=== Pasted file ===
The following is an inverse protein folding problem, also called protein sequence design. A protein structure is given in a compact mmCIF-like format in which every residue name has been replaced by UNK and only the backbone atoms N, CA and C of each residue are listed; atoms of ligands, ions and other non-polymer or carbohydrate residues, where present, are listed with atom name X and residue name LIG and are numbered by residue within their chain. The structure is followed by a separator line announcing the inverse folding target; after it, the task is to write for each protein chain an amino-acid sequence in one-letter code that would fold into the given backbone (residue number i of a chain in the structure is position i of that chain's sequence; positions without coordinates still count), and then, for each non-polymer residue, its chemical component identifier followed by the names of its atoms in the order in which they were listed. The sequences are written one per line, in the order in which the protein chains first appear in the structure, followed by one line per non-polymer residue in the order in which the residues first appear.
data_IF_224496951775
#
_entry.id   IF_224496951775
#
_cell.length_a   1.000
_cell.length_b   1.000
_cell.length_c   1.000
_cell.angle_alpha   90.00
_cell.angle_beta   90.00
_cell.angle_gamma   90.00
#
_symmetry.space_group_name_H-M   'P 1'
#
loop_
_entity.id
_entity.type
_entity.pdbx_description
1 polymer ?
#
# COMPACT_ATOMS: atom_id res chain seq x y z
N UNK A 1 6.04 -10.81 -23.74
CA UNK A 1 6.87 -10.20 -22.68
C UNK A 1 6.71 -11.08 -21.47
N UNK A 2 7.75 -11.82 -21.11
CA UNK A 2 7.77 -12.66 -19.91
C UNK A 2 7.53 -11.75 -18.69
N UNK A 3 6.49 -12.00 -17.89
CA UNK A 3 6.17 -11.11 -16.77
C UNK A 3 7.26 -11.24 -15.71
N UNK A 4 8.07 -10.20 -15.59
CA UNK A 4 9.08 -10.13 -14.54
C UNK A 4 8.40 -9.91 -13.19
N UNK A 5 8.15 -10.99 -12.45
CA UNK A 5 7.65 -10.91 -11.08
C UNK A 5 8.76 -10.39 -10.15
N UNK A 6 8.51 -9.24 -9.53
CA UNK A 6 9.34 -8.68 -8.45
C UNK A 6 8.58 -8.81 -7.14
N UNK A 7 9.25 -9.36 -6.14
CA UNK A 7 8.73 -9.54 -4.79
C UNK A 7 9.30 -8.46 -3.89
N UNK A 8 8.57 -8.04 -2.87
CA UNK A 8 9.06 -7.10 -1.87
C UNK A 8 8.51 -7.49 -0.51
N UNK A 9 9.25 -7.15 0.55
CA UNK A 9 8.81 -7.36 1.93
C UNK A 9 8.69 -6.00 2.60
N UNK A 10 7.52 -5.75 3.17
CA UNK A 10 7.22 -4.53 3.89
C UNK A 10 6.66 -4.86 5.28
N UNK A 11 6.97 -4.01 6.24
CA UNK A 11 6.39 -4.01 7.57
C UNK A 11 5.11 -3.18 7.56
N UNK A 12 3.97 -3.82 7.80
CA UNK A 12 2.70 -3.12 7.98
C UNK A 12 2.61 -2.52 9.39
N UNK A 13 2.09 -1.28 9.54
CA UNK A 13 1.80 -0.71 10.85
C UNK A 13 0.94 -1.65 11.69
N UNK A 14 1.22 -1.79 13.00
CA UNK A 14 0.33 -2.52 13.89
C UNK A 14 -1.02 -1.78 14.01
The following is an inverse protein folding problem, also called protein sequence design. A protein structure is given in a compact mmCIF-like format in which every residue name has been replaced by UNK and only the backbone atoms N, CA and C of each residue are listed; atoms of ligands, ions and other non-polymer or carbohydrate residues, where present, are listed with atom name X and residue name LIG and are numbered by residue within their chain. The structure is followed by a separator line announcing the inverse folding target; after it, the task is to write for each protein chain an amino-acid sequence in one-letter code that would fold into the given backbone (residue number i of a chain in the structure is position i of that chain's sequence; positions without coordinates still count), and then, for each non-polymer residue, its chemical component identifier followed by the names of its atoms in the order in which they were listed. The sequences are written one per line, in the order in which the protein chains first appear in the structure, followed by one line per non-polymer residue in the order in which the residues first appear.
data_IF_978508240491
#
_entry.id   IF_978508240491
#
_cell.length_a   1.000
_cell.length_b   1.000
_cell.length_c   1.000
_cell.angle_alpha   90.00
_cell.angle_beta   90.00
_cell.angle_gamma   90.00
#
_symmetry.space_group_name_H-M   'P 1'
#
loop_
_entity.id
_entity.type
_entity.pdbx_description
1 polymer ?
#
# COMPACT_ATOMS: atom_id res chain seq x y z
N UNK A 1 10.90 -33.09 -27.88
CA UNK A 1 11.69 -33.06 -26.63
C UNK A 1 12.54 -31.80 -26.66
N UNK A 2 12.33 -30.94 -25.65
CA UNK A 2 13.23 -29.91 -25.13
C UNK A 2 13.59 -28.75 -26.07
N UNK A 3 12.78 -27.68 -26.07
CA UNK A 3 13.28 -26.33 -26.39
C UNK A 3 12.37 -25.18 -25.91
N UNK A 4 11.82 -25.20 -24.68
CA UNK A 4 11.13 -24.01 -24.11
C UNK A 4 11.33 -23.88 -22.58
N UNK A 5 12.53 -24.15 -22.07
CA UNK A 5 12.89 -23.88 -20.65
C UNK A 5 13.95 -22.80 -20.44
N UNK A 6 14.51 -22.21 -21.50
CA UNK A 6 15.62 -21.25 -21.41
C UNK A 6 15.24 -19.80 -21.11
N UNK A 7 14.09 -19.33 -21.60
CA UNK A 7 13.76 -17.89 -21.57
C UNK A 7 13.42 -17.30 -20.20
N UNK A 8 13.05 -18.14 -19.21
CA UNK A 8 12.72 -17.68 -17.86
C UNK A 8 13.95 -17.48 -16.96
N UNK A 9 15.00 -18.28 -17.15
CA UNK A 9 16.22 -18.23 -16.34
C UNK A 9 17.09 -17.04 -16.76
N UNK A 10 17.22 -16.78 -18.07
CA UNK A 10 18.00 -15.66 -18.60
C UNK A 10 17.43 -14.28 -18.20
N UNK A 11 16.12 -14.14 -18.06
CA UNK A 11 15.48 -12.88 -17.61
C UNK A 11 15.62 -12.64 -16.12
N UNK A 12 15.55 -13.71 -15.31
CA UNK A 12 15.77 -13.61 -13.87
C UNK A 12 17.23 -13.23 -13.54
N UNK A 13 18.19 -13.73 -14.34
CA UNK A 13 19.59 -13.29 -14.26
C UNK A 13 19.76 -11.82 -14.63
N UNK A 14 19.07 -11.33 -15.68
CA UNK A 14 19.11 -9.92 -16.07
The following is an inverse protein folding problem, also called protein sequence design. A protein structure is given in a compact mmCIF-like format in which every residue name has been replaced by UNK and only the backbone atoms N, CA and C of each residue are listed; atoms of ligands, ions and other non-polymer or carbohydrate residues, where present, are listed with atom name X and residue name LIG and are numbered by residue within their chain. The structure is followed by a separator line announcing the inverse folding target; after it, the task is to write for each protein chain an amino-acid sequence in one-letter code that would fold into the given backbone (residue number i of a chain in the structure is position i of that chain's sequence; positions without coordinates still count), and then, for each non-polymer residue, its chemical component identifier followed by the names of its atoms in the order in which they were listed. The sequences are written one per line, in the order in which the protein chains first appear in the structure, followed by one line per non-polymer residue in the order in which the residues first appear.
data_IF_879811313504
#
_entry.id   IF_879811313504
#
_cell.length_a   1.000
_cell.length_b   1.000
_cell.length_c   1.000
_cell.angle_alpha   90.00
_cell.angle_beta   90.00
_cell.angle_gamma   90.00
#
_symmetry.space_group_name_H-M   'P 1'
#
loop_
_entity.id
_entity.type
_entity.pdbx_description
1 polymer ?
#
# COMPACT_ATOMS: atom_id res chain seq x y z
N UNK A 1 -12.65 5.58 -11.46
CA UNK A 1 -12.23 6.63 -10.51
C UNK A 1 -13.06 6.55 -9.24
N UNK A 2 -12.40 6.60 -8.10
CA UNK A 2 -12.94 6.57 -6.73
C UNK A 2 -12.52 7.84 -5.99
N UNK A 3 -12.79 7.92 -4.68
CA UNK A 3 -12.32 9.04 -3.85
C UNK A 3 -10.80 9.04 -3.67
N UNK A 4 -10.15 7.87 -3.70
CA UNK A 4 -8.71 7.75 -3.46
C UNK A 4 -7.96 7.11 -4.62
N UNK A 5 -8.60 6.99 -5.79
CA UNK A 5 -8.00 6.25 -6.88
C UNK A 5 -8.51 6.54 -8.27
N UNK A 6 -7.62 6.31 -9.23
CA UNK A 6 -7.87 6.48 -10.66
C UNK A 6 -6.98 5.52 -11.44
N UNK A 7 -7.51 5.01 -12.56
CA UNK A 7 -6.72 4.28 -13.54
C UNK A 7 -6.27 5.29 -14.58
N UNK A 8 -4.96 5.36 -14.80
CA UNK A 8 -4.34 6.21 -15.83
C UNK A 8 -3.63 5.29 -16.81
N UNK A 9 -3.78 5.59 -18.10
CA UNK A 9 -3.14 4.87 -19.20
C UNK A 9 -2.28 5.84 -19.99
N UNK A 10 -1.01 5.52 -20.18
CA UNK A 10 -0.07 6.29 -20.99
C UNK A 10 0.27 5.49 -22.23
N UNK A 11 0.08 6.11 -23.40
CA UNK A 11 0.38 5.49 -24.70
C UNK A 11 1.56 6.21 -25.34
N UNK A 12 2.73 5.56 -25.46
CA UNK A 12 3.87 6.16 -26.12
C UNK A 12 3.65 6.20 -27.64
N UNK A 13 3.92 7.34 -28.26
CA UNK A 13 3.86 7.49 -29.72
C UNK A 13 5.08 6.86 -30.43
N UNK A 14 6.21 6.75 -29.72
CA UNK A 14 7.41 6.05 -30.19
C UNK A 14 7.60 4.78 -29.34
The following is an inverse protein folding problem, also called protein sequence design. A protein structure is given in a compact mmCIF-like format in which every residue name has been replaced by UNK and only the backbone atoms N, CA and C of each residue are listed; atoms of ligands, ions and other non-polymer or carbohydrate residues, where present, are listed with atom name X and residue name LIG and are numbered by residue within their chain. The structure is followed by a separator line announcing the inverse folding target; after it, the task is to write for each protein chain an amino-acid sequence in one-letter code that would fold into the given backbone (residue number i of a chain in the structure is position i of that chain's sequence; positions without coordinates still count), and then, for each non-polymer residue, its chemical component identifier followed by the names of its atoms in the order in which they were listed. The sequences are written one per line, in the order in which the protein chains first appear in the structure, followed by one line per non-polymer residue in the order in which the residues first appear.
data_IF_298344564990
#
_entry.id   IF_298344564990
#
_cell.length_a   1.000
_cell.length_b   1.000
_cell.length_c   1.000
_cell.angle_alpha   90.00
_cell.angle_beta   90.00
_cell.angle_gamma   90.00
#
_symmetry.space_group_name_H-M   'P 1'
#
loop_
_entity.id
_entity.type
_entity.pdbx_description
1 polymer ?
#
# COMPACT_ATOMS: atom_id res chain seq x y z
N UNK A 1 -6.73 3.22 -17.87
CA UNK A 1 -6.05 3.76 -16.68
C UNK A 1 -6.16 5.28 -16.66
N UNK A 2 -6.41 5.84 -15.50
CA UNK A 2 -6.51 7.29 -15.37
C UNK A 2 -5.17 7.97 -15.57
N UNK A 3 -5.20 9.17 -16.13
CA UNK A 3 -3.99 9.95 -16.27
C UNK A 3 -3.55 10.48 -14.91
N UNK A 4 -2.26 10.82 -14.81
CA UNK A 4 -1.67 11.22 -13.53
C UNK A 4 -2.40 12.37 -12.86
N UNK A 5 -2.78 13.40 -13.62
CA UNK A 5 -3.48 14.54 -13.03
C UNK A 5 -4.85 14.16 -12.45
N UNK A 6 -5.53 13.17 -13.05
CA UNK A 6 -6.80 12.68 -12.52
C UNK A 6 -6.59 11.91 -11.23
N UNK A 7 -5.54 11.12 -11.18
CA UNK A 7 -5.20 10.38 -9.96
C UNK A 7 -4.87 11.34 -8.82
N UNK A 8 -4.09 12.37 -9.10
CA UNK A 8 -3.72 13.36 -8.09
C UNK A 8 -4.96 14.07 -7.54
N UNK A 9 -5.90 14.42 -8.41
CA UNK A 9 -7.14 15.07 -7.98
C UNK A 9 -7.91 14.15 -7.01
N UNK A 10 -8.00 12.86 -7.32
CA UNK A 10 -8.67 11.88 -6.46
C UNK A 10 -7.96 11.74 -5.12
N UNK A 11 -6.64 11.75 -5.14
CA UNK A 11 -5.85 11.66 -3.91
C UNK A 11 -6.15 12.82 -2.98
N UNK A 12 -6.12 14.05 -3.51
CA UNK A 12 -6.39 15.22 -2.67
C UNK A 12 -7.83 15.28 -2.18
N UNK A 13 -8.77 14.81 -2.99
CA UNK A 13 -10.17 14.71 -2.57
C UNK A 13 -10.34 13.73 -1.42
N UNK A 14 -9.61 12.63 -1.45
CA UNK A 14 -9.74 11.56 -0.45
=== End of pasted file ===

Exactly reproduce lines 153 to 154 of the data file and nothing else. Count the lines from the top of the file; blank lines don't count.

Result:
N UNK A 3 -12.79 7.92 -4.68
CA UNK A 3 -12.32 9.04 -3.85